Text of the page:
Preparing for battles ahead
It may not be saying much, but custody has never been so exciting as it is in Germany at the moment. For one thing, the master KAG concept is putting global custodians on the map as nothing has before. And, of course, there is matter of State Street digesting the custody business of Deutsche, as well as who will be the next global custodian to enter the German arena.
First, the classic master KAG scenario involves an institutional investor opting to consolidate its different Spezialfonds into one mega Spezialfonds – all with a single KAG, known as the master KAG, which runs the fund as a series of segments often with one external asset manager on an advisory basis for each segment. Increasingly these are non-domestic firms.
Usually, sitting in front of this arrangement is the global custodian, acting as the interface between the client and the managers and the KAG, handling all the different reporting streams in a standardised format.
One of the most notable mandates to have come on the market has been that of the E8bn VBL, pension scheme for state employees based in Karlsruhe, which adopted the master KAG structure and appointed BNPParibas as its global custodian for part of its assets.
Commenting on the move, VBL’s managing director Richard Peters says to work within a master KAG structure requires up-to-date and accurate information. A global custodian can provide the necessary flow of information from the managers on a daily basis. He adds that this makes everything very transparent.
Happy at the high profile VBL win, Dietmar Rössler who is responsible for institutional clients for BNPParibas in Frankfurt says the master KAG is one of the factors driving their business forward in Germany. He sees the master KAG as a very helpful development in the bank’s success in winning E11bn in new assets in over 110 Spezialfonds owned by pension fund and other clients, but it is not the only one. “We have developed a product that has very German features, with all the account management team being German speaking, and German langauge-based internet reporting. What surprises many clients is that we provide performance measurement, performance attribution and risk analysis online and in German.
“Now nearly every institutional investor is looking at the master KAG, though not necessarily deciding to go that route in the end. But it does raise the issue of having a global custodian,” Rössler says. The interest in core satellite strategies is growing, and investors want custodians to help in the running of a battery of specialist managers on a controlled basis.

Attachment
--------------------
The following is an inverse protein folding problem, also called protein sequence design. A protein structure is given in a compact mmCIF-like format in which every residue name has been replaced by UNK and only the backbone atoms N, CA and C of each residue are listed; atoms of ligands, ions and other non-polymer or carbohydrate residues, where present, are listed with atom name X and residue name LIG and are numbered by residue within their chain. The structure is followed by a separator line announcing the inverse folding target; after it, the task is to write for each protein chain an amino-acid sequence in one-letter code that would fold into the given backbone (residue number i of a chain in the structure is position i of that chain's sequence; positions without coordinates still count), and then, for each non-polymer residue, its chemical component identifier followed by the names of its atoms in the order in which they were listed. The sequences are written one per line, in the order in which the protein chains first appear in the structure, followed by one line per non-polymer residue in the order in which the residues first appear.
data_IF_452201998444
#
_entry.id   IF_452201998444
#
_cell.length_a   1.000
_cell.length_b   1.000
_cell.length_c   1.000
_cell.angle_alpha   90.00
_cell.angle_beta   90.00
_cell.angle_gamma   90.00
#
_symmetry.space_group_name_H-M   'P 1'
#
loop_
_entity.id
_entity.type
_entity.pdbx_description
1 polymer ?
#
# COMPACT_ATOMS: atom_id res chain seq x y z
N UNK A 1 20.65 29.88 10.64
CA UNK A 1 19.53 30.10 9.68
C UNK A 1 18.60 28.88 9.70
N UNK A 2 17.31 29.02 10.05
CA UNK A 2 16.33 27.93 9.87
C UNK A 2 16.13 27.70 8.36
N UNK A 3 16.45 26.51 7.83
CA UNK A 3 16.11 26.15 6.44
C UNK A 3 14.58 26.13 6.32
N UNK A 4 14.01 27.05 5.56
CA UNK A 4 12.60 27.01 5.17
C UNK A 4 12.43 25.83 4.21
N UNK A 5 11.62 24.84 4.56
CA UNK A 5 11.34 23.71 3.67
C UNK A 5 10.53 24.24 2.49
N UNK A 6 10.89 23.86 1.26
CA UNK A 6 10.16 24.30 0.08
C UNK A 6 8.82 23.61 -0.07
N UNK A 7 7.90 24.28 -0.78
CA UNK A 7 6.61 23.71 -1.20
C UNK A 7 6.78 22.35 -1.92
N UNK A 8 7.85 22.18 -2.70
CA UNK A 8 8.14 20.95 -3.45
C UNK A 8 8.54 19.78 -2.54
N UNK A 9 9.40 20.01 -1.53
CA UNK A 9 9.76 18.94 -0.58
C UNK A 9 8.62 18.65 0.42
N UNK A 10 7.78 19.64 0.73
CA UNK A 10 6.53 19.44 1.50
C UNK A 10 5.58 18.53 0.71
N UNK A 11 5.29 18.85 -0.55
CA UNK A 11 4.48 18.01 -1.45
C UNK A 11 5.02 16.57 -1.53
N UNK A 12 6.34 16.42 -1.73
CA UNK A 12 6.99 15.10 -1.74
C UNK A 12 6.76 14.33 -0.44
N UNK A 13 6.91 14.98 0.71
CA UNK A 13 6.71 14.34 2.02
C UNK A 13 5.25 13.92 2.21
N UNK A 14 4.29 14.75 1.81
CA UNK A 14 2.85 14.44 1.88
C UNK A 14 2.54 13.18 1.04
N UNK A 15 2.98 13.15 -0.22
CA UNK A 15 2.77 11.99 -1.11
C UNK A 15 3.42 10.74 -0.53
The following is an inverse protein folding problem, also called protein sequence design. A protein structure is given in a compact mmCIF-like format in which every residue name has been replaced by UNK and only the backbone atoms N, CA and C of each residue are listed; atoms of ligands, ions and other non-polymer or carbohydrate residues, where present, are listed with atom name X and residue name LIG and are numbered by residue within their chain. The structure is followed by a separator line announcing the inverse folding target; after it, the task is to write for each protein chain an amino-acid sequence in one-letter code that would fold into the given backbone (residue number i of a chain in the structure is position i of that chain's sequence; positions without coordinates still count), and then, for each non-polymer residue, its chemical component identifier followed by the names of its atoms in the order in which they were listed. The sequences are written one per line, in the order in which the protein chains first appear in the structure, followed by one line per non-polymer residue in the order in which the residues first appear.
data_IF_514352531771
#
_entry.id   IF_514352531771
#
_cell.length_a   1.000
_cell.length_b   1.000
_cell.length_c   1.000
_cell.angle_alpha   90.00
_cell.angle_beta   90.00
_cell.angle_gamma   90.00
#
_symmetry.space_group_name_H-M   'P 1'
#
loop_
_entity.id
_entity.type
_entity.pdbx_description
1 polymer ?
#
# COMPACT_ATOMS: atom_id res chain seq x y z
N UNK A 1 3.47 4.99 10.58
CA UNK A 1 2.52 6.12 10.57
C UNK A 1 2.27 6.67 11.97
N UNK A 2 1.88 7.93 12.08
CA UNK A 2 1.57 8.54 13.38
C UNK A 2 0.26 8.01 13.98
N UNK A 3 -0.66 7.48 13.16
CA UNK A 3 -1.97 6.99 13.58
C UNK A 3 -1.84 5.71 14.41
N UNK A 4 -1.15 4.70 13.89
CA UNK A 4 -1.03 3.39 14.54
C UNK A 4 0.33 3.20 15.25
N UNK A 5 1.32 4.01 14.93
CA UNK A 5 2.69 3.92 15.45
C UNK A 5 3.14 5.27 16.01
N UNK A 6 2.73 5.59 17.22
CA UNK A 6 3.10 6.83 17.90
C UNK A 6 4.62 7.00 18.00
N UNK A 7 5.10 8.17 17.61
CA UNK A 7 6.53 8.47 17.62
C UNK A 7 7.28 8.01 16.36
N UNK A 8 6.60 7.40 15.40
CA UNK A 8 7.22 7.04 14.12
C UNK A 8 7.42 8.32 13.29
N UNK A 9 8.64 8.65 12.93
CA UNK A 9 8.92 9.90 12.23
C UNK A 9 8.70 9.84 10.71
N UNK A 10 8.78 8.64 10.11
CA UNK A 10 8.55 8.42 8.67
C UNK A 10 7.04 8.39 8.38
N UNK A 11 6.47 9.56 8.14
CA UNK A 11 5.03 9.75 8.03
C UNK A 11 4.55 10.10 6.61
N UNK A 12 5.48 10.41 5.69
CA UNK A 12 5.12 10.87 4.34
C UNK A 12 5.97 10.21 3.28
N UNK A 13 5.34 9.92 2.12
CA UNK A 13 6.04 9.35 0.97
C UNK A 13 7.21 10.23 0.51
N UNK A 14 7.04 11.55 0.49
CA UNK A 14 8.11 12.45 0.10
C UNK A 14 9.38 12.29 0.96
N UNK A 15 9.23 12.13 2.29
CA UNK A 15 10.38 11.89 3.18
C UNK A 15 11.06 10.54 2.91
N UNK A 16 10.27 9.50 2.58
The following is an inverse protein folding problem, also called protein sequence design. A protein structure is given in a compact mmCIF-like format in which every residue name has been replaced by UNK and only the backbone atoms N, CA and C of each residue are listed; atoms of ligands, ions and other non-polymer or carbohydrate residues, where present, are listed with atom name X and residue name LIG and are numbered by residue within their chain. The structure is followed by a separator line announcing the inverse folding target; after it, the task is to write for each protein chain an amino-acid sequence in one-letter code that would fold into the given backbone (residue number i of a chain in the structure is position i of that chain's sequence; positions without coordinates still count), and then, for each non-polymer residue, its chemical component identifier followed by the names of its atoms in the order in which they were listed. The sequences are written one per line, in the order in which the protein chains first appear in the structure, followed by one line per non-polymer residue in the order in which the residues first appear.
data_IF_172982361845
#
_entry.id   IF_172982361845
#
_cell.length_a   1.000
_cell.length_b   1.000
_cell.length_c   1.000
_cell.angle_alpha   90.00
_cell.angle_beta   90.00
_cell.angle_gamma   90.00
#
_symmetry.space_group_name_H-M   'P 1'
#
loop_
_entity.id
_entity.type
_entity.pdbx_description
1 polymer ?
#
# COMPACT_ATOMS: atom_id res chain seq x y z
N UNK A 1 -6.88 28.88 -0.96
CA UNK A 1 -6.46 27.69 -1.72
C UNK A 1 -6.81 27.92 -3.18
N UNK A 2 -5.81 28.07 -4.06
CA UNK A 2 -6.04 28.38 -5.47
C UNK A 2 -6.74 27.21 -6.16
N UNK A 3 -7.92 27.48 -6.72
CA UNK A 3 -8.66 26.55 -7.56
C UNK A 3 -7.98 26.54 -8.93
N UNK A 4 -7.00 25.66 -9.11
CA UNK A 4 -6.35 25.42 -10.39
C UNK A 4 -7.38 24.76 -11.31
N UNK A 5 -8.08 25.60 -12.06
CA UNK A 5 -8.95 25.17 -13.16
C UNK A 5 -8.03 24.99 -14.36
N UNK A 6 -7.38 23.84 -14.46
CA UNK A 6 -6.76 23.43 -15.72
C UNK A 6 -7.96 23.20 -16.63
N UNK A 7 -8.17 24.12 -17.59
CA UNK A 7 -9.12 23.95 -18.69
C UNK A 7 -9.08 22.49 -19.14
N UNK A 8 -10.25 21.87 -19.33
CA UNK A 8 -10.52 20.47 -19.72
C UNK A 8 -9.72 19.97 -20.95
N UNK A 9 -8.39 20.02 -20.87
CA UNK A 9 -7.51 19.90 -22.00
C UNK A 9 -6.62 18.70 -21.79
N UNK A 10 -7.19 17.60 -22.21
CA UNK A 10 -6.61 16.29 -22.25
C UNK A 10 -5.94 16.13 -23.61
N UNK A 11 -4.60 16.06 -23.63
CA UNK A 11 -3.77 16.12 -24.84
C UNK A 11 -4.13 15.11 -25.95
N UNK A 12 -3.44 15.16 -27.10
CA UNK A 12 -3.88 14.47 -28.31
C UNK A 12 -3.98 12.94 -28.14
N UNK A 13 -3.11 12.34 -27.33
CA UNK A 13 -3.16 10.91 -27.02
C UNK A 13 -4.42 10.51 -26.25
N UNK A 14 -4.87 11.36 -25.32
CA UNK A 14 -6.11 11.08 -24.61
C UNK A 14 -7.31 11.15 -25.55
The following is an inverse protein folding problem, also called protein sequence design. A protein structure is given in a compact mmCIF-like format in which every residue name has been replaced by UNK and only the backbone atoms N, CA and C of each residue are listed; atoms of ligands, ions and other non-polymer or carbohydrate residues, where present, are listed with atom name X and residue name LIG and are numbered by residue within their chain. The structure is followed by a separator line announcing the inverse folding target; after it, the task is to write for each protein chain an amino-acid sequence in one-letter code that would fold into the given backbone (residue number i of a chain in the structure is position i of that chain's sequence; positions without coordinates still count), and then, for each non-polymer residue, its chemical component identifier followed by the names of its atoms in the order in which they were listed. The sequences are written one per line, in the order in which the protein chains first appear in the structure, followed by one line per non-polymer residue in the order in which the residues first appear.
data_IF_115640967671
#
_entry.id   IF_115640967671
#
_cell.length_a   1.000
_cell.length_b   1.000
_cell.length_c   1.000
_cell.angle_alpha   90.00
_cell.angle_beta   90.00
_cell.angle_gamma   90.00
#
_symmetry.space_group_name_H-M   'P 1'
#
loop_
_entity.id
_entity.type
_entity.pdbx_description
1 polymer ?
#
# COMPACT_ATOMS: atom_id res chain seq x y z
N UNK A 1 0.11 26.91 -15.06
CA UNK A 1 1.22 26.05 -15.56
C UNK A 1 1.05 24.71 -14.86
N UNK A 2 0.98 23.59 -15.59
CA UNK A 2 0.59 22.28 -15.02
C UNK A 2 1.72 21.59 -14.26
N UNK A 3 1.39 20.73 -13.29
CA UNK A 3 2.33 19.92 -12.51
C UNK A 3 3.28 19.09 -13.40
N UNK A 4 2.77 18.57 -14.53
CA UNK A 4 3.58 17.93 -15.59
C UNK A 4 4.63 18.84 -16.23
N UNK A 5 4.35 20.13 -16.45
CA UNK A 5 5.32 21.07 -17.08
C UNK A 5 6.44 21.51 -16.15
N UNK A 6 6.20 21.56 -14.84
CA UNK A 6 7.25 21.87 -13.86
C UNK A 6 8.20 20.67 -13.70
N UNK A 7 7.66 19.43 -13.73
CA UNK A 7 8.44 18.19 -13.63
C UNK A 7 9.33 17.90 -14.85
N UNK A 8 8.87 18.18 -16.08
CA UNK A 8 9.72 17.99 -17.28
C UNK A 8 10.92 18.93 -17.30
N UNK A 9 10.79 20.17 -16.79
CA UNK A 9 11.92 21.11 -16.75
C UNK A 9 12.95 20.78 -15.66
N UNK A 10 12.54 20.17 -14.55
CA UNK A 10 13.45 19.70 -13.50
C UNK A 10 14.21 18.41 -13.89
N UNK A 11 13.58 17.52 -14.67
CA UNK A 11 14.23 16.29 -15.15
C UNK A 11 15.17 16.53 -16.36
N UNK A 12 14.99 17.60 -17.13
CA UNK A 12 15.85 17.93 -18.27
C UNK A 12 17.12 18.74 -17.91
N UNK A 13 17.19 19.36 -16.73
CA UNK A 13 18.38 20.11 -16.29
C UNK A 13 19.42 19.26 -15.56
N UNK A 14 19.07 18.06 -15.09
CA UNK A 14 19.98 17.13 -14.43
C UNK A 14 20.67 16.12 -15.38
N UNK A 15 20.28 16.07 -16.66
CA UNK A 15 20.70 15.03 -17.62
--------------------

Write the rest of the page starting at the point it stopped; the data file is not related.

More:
At JP Morgan, which has done well in garnering new assets in recent years, Arnulf Manhold, the group’s global custody chief in Frankfurt, says the bank saw that major clients were very interested in the master KAG concept, as it provided such wide opportunities on the asset management side. “Investors like the standardisation that comes from having everything handled at one source,” he says.
“There is a natural connect that whenever an investor appoints a master KAG, at the same time, or indeed, as we have experienced appoints a global custodian first and then the master KAG.”
But JP Morgan which has had its own KAG operations in Germany for the better part of 15 years decided to take the bold step of separating its asset management from its Depotbank business, and opting to run the KAG purely as a funds administration business to take advantage of the opportunities its sees arising in the master KAG marketplace. The asset management business is being run separately through a newly established operation.
The new administration arm JPMorgan Fund Services sees more opportunities coming its way in this format. “We think we can create synergies by having two different offerings,” says Manhold.
“Now all asset managers are potentially third party clients.”
Manhold sees opportunities to act as the insourcer for their administration function. Already, the group is reported to have entered an agreement with another KAG to provide their administration services.
At State Street, a different view is taken. Giving his personal perspective, Stephan Gmuer, senior vice president says: “We do not want to get into competition with our underlying clients. But where people, talk about doing it all under one roof, it sounds good on the surface, but the German market is crying out to get away from this concept, the incestuous, cross-subsidised approach of universal banks.”
But an increasing number of KAGs that the bank works with are developing master KAG services. Thomas Bergenroth, who is senior vice president at State Street in Munich says: “If we wear our global spectacles, the administrative part of the investment process, is closer to the custody world than it is to the asset management. We want to move into the world of the KAG back office outsourcing sector. KAGs are happy to talk to us as a neutral source as we do not have a retail activity, nor an investment banking capability.”